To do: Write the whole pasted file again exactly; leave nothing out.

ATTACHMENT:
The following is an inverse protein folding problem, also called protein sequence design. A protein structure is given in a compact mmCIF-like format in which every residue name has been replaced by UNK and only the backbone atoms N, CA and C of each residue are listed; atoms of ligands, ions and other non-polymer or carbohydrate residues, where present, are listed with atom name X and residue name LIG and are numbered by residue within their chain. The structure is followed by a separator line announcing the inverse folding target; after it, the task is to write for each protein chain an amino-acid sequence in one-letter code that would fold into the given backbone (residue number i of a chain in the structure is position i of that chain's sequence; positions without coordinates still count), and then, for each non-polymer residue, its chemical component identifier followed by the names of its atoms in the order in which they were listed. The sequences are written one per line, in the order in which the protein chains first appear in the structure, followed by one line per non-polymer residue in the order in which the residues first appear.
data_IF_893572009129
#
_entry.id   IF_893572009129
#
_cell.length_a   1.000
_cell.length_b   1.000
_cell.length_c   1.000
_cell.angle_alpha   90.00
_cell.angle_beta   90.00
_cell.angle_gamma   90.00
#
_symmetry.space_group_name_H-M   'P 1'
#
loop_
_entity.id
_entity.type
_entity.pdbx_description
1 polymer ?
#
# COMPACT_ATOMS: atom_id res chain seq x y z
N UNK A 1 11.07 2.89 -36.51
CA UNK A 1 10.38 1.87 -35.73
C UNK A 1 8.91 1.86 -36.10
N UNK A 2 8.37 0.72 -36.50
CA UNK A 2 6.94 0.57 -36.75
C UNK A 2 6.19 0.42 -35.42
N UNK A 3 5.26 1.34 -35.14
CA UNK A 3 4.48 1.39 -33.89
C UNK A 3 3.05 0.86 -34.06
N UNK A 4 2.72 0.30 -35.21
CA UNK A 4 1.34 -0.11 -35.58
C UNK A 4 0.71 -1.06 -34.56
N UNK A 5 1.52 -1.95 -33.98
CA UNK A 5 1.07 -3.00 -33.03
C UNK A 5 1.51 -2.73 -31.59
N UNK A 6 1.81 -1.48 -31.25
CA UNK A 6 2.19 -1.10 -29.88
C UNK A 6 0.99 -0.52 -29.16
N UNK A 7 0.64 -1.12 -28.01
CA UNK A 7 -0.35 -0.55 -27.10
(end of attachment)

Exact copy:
The following is an inverse protein folding problem, also called protein sequence design. A protein structure is given in a compact mmCIF-like format in which every residue name has been replaced by UNK and only the backbone atoms N, CA and C of each residue are listed; atoms of ligands, ions and other non-polymer or carbohydrate residues, where present, are listed with atom name X and residue name LIG and are numbered by residue within their chain. The structure is followed by a separator line announcing the inverse folding target; after it, the task is to write for each protein chain an amino-acid sequence in one-letter code that would fold into the given backbone (residue number i of a chain in the structure is position i of that chain's sequence; positions without coordinates still count), and then, for each non-polymer residue, its chemical component identifier followed by the names of its atoms in the order in which they were listed. The sequences are written one per line, in the order in which the protein chains first appear in the structure, followed by one line per non-polymer residue in the order in which the residues first appear.
data_IF_893572009129
#
_entry.id   IF_893572009129
#
_cell.length_a   1.000
_cell.length_b   1.000
_cell.length_c   1.000
_cell.angle_alpha   90.00
_cell.angle_beta   90.00
_cell.angle_gamma   90.00
#
_symmetry.space_group_name_H-M   'P 1'
#
loop_
_entity.id
_entity.type
_entity.pdbx_description
1 polymer ?
#
# COMPACT_ATOMS: atom_id res chain seq x y z
N UNK A 1 11.07 2.89 -36.51
CA UNK A 1 10.38 1.87 -35.73
C UNK A 1 8.91 1.86 -36.10
N UNK A 2 8.37 0.72 -36.50
CA UNK A 2 6.94 0.57 -36.75
C UNK A 2 6.19 0.42 -35.42
N UNK A 3 5.26 1.34 -35.14
CA UNK A 3 4.48 1.39 -33.89
C UNK A 3 3.05 0.86 -34.06
N UNK A 4 2.72 0.30 -35.21
CA UNK A 4 1.34 -0.11 -35.58
C UNK A 4 0.71 -1.06 -34.56
N UNK A 5 1.52 -1.95 -33.98
CA UNK A 5 1.07 -3.00 -33.03
C UNK A 5 1.51 -2.73 -31.59
N UNK A 6 1.81 -1.48 -31.25
CA UNK A 6 2.19 -1.10 -29.88
C UNK A 6 0.99 -0.52 -29.16
N UNK A 7 0.64 -1.12 -28.01
CA UNK A 7 -0.35 -0.55 -27.10